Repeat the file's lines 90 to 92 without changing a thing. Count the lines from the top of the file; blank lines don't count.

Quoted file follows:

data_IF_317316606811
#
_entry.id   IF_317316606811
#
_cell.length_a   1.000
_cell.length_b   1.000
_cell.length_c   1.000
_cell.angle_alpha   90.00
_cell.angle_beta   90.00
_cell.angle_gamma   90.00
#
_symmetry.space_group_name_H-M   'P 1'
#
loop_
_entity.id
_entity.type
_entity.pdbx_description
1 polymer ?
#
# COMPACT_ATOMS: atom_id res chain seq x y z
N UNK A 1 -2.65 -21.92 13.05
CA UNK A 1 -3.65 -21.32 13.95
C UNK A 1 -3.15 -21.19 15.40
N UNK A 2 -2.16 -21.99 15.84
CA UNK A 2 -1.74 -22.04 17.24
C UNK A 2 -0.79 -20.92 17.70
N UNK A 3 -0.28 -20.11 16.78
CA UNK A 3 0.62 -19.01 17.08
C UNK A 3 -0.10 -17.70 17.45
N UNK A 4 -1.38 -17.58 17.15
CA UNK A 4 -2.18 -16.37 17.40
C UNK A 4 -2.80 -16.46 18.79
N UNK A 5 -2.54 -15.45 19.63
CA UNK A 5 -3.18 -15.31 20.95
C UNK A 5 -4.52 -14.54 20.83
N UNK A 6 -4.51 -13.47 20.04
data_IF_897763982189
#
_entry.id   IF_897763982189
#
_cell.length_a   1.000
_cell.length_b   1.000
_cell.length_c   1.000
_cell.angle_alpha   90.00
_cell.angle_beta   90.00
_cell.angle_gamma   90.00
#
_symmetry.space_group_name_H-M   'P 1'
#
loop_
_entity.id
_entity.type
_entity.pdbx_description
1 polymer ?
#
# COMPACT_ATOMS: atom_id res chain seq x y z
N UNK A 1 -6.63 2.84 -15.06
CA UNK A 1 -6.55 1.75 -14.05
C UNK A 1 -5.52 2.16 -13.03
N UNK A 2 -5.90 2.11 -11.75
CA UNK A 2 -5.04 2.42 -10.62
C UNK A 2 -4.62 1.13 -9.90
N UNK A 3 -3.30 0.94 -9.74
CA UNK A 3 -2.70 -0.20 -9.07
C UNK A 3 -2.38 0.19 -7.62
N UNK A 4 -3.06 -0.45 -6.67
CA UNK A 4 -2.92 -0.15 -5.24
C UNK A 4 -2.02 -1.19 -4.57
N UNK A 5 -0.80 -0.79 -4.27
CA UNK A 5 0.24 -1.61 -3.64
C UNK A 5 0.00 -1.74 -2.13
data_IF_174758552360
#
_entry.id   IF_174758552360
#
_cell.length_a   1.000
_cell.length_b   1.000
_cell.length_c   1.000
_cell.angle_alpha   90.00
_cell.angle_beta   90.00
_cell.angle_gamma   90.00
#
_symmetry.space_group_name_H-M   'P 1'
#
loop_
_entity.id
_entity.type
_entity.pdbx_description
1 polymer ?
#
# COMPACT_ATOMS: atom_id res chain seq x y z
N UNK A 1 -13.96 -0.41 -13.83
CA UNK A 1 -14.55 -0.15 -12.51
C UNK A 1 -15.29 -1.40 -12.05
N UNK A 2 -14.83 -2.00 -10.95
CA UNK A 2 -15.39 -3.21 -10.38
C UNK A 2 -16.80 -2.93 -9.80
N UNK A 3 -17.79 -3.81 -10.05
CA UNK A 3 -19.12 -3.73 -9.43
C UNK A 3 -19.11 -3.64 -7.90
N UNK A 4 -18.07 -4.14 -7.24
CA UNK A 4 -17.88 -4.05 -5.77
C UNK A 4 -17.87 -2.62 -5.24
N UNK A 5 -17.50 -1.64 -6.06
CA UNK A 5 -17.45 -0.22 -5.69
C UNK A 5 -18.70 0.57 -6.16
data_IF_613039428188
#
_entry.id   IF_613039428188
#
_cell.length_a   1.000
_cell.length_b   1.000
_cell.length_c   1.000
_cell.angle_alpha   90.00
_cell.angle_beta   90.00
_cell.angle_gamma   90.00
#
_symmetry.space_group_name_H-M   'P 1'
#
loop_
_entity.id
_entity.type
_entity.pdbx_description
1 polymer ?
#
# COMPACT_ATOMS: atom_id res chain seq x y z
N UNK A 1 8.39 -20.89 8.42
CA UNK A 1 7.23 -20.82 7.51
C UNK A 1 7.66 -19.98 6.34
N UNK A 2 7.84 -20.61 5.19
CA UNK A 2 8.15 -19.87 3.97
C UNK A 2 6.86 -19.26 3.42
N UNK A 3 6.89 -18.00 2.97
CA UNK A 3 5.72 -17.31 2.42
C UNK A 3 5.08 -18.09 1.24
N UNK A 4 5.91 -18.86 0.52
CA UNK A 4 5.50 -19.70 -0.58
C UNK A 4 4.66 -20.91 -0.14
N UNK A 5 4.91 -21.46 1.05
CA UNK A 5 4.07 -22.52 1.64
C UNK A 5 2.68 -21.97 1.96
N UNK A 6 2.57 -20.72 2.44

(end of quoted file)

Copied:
#
# COMPACT_ATOMS: atom_id res chain seq x y z
N UNK A 1 -13.96 -0.41 -13.83